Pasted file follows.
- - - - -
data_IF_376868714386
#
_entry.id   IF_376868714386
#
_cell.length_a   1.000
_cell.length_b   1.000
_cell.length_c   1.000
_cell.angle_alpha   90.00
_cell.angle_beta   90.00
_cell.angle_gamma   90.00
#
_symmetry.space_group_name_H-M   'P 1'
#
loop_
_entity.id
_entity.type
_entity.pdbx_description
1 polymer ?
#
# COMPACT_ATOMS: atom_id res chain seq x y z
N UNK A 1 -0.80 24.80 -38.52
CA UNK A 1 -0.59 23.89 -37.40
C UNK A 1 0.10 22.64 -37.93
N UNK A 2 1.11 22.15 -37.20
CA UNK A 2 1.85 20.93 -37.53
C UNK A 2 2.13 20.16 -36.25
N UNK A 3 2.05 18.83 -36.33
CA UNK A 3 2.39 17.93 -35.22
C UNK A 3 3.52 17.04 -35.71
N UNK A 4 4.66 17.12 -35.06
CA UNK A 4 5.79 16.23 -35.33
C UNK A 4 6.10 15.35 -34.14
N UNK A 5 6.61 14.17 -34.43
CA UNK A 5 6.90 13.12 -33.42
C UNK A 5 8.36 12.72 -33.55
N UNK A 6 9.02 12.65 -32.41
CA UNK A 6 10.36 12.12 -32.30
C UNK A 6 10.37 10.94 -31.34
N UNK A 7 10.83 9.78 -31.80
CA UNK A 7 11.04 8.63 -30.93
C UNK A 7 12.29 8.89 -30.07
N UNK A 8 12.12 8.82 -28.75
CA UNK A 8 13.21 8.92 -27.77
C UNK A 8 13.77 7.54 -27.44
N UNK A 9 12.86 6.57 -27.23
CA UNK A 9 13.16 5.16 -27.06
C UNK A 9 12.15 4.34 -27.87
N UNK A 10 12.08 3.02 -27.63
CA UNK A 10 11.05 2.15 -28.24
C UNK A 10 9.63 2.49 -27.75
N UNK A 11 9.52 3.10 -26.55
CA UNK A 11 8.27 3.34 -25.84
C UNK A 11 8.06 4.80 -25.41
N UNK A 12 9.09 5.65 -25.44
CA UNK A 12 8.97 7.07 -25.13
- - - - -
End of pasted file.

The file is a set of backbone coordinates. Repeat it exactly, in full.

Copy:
data_IF_376868714386
#
_entry.id   IF_376868714386
#
_cell.length_a   1.000
_cell.length_b   1.000
_cell.length_c   1.000
_cell.angle_alpha   90.00
_cell.angle_beta   90.00
_cell.angle_gamma   90.00
#
_symmetry.space_group_name_H-M   'P 1'
#
loop_
_entity.id
_entity.type
_entity.pdbx_description
1 polymer ?
#
# COMPACT_ATOMS: atom_id res chain seq x y z
N UNK A 1 -0.80 24.80 -38.52
CA UNK A 1 -0.59 23.89 -37.40
C UNK A 1 0.10 22.64 -37.93
N UNK A 2 1.11 22.15 -37.20
CA UNK A 2 1.85 20.93 -37.53
C UNK A 2 2.13 20.16 -36.25
N UNK A 3 2.05 18.83 -36.33
CA UNK A 3 2.39 17.93 -35.22
C UNK A 3 3.52 17.04 -35.71
N UNK A 4 4.66 17.12 -35.06
CA UNK A 4 5.79 16.23 -35.33
C UNK A 4 6.10 15.35 -34.14
N UNK A 5 6.61 14.17 -34.43
CA UNK A 5 6.90 13.12 -33.42
C UNK A 5 8.36 12.72 -33.55
N UNK A 6 9.02 12.65 -32.41
CA UNK A 6 10.36 12.12 -32.30
C UNK A 6 10.37 10.94 -31.34
N UNK A 7 10.83 9.78 -31.80
CA UNK A 7 11.04 8.63 -30.93
C UNK A 7 12.29 8.89 -30.07
N UNK A 8 12.12 8.82 -28.75
CA UNK A 8 13.21 8.92 -27.77
C UNK A 8 13.77 7.54 -27.44
N UNK A 9 12.86 6.57 -27.23
CA UNK A 9 13.16 5.16 -27.06
C UNK A 9 12.15 4.34 -27.87
N UNK A 10 12.08 3.02 -27.63
CA UNK A 10 11.05 2.15 -28.24
C UNK A 10 9.63 2.49 -27.75
N UNK A 11 9.52 3.10 -26.55
CA UNK A 11 8.27 3.34 -25.84
C UNK A 11 8.06 4.80 -25.41
N UNK A 12 9.09 5.65 -25.44
CA UNK A 12 8.97 7.07 -25.13